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The Three Fishermen

The Three Fishermen

分类:佳作欣赏   更新:2010/4/15   来源:网络

The Three Fishermen

There were three of them. There were four of us, and April lay on the campsite and on the river, a mixture of dawn at a damp extreme and the sun in the leaves at cajole. This was Deer Lodge on the Pine River in Ossipee, New Hampshire, though the lodge was naught but a foundation remnant in the earth. Brother Bentley's father, Oren, had found this place sometime after the First World War, a foreign affair that had seriously done him no good but he found solitude abounding here. Now we were here, post World War II, post Korean War, Vietnam War on the brink. So much learned, so much yet to learn.

Peace then was everywhere about us, in the riot of young leaves, in the spree of bird confusion and chatter, in the struggle of pre-dawn animals for the start of a new day, a Cooper Hawk that had smashed down through trees for a squealing rabbit, yap of a fox at a youngster, a skunk at rooting.

We had pitched camp in the near darkness, Ed LeBlanc, Brother Bentley, Walter Ruszkowski, myself. A dozen or more years we had been here, and seen no one. Now, into our campsite deep in the forest, so deep that at times we had to rebuild sections of narrow road (more a logger's path) flushed out by earlier rains, deep enough where we thought we'd again have no traffic, came a growling engine, an old solid body van, a Chevy, the kind I had driven for Frankie Pike and the Lobster Pound in Lynn delivering lobsters throughout the Merrimack Valley. It had pre-WW II high fenders, a faded black paint on a body you'd swear had been hammered out of corrugated steel, and an engine that made sounds too angry and too early for the start of day. Two elderly men, we supposed in their seventies, sat the front seat; felt hats at the slouch and decorated with an assortment of tied flies like a miniature bandoleer of ammunition on the band. They could have been conscripts for Emilano Zappata, so loaded their hats and their vests as they climbed out of the truck.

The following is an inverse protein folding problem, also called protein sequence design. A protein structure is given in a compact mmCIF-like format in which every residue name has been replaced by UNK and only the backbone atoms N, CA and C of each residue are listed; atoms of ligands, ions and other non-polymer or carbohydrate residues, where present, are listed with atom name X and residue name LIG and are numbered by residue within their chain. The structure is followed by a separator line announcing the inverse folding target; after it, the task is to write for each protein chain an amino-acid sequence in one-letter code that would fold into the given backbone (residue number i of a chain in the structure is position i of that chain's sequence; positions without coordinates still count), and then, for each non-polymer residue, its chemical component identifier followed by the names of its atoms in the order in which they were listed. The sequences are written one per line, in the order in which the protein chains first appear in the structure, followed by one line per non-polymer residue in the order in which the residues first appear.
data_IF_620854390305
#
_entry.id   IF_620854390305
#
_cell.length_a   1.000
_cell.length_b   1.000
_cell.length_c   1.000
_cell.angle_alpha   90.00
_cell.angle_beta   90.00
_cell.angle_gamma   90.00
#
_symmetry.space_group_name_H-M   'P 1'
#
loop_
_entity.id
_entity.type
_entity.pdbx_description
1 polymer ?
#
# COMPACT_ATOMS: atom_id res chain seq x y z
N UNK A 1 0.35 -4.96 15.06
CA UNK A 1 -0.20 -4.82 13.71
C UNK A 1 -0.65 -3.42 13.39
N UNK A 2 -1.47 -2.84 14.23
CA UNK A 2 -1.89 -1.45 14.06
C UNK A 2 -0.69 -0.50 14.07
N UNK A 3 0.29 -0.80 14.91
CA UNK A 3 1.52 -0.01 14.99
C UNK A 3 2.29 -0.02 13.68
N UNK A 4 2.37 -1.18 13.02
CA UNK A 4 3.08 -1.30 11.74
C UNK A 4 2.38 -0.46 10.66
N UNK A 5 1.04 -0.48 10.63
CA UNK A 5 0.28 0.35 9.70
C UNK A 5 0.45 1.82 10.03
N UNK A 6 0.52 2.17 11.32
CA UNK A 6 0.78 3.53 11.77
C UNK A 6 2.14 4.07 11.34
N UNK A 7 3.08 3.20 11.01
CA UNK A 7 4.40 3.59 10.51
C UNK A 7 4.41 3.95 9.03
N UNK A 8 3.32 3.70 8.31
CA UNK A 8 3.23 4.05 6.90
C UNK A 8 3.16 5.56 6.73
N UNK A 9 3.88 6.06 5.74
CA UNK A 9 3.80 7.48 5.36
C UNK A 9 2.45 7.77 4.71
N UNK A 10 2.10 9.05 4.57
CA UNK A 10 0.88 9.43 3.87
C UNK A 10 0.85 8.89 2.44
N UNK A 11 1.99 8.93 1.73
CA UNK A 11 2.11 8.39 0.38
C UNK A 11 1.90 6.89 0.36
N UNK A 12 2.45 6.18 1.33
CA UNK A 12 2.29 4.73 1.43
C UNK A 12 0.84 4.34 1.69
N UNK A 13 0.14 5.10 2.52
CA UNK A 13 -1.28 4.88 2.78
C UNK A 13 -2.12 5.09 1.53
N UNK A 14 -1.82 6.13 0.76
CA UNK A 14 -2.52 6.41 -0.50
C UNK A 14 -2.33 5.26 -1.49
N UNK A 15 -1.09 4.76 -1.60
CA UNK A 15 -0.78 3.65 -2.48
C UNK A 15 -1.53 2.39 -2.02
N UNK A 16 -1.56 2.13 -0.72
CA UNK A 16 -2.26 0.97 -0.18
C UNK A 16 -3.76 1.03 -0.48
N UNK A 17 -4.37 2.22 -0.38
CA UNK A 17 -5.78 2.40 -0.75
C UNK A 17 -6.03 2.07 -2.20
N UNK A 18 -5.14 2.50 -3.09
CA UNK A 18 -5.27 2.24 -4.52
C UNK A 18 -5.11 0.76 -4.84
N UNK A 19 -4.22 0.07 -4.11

"Mornin', been yet?" one of them said as he pulled his boots up from the folds at his knees, the tops of them as wide as a big mouth bass coming up from the bottom for a frog sitting on a lily pad. His hands were large, the fingers long and I could picture them in a shop barn working a primal plane across the face of a maple board. Custom-made, old elegance, those hands said.

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"Barely had coffee," Ed LeBlanc said, the most vocal of the four of us, quickest at friendship, at shaking hands. "We've got a whole pot almost. Have what you want." The pot was pointed out sitting on a hunk of grill across the stones of our fire, flames licking lightly at its sides. The pot appeared as if it had been at war, a number of dents scarred it, the handle had evidently been replaced, and if not adjusted against a small rock it would have fallen over for sure. Once, a half-hour on the road heading north, noting it missing, we'd gone back to get it. When we fished the Pine River, coffee was the glue, the morning glue, the late evening glue, even though we'd often unearth our beer from a natural cooler in early evening. Coffee, camp coffee, has a ritual. It is thick, it is dark, it is potboiled over a squaw-pine fire, it is strong, it is enough to wake the demon in you, stoke last evening's cheese and pepperoni. First man up makes the fire, second man the coffee; but into that pot has to go fresh eggshells to hold the grounds down, give coffee a taste of history, a sense of place. That means at least one egg be cracked open for its shells, usually in the shadows and glimmers of false dawn. I suspect that's where "scrambled eggs" originated, from some camp like ours, settlers rushing west, lumberjacks hungry, hoboes lobbying for breakfast. So, camp coffee has made its way into poems, gatherings, memories, a time and thing not letting go, not being manhandled, not being cast aside.

"You're early enough for eggs and bacon if you need a start." Eddie added, his invitation tossed kindly into the morning air, his smile a match for morning sun, a man of welcomes. "We have hot cakes, kulbassa, home fries, if you want." We have the food of kings if you really want to know. There were nights we sat at his kitchen table at 101 Main Street, Saugus, Massachusetts planning the trip, planning each meal, planning the campsite. Some menus were founded on a case of beer, a late night, a curse or two on the ride to work when day started.

"Been there a'ready," the other man said, his weaponry also noted by us, a little more orderly in its presentation, including an old Boy Scout sash across his chest, the galaxy of flies in supreme positioning. They were old Yankees, in the face and frame the pair of them undoubtedly brothers, staunch, written into early routines, probably had been up at three o'clock to get here at this hour. They were taller than we were, no fat on their frames, wide-shouldered, big-handed, barely coming

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